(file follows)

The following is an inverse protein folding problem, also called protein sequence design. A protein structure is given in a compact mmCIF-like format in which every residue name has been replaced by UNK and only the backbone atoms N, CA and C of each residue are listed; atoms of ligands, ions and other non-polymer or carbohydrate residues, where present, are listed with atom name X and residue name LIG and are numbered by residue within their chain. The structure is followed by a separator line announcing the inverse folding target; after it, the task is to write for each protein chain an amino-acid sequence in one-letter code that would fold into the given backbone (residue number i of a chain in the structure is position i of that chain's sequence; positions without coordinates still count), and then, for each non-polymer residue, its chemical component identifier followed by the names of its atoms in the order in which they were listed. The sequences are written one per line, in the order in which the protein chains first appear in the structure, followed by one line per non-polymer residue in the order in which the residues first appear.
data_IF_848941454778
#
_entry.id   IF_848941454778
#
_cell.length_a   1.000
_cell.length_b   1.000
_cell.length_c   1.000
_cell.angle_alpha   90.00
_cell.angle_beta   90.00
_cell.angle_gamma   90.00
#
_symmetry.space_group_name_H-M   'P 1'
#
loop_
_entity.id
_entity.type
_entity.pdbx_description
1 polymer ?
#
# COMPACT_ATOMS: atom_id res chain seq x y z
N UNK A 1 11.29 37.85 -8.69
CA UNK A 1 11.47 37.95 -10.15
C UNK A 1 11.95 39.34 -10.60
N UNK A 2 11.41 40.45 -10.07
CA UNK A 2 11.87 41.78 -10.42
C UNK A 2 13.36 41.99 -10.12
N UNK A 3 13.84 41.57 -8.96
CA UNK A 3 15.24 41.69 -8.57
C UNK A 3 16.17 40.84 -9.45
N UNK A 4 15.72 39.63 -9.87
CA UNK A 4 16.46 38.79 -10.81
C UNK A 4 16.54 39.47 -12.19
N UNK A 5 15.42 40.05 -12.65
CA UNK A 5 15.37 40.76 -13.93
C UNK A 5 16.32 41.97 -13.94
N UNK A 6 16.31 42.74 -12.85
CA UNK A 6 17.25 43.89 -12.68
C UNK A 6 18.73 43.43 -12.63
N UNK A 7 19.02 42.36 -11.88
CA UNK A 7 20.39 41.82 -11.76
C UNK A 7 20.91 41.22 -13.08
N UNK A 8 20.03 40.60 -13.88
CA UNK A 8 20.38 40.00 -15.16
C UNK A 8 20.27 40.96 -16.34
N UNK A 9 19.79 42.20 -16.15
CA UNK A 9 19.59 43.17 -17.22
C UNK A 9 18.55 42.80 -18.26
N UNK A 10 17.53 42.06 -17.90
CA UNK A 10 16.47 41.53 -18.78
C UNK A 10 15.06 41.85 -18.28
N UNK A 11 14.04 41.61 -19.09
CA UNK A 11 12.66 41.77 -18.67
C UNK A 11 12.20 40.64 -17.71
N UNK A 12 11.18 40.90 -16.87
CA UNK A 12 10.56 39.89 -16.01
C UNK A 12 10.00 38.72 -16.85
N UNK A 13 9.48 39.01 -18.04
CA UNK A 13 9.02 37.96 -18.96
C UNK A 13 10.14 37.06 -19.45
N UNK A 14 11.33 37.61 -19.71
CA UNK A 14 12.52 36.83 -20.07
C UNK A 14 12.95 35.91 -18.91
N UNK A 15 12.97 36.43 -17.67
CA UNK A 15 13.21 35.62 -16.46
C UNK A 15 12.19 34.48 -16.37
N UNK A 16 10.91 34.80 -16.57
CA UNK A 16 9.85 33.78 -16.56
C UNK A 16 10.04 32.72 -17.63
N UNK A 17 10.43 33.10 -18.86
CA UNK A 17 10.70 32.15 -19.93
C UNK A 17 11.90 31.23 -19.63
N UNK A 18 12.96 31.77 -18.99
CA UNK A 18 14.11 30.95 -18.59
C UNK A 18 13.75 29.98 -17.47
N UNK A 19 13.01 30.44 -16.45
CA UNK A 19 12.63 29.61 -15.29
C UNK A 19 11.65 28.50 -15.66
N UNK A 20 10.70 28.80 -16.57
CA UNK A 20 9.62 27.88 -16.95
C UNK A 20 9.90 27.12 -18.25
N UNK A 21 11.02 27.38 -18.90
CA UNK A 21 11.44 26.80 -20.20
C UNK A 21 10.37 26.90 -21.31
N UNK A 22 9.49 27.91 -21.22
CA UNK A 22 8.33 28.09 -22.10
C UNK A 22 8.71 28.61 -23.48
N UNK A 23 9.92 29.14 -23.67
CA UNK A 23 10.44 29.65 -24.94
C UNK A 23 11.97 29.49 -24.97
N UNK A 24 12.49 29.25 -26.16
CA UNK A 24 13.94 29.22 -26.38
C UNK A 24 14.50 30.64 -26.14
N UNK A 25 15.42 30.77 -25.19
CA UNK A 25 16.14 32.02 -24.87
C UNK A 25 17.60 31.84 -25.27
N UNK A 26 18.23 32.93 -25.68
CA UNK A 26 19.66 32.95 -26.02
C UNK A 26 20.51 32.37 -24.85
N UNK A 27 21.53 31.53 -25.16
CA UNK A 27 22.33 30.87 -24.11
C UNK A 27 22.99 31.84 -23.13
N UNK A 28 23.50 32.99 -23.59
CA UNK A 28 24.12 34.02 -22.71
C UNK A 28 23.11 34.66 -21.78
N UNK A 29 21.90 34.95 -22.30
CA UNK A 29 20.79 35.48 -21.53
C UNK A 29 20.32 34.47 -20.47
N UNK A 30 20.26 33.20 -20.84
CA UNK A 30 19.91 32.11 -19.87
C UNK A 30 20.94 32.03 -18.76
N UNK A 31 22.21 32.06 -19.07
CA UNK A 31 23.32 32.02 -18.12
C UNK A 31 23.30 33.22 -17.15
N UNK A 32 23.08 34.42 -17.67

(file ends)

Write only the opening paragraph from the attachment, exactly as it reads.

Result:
The following is an inverse protein folding problem, also called protein sequence design. A protein structure is given in a compact mmCIF-like format in which every residue name has been replaced by UNK and only the backbone atoms N, CA and C of each residue are listed; atoms of ligands, ions and other non-polymer or carbohydrate residues, where present, are listed with atom name X and residue name LIG and are numbered by residue within their chain. The structure is followed by a separator line announcing the inverse folding target; after it, the task is to write for each protein chain an amino-acid sequence in one-letter code that would fold into the given backbone (residue number i of a chain in the structure is position i of that chain's sequence; positions without coordinates still count), and then, for each non-polymer residue, its chemical component identifier followed by the names of its atoms in the order in which they were listed. The sequences are written one per line, in the order in which the protein chains first appear in the structure, followed by one line per non-polymer residue in the order in which the residues first appear.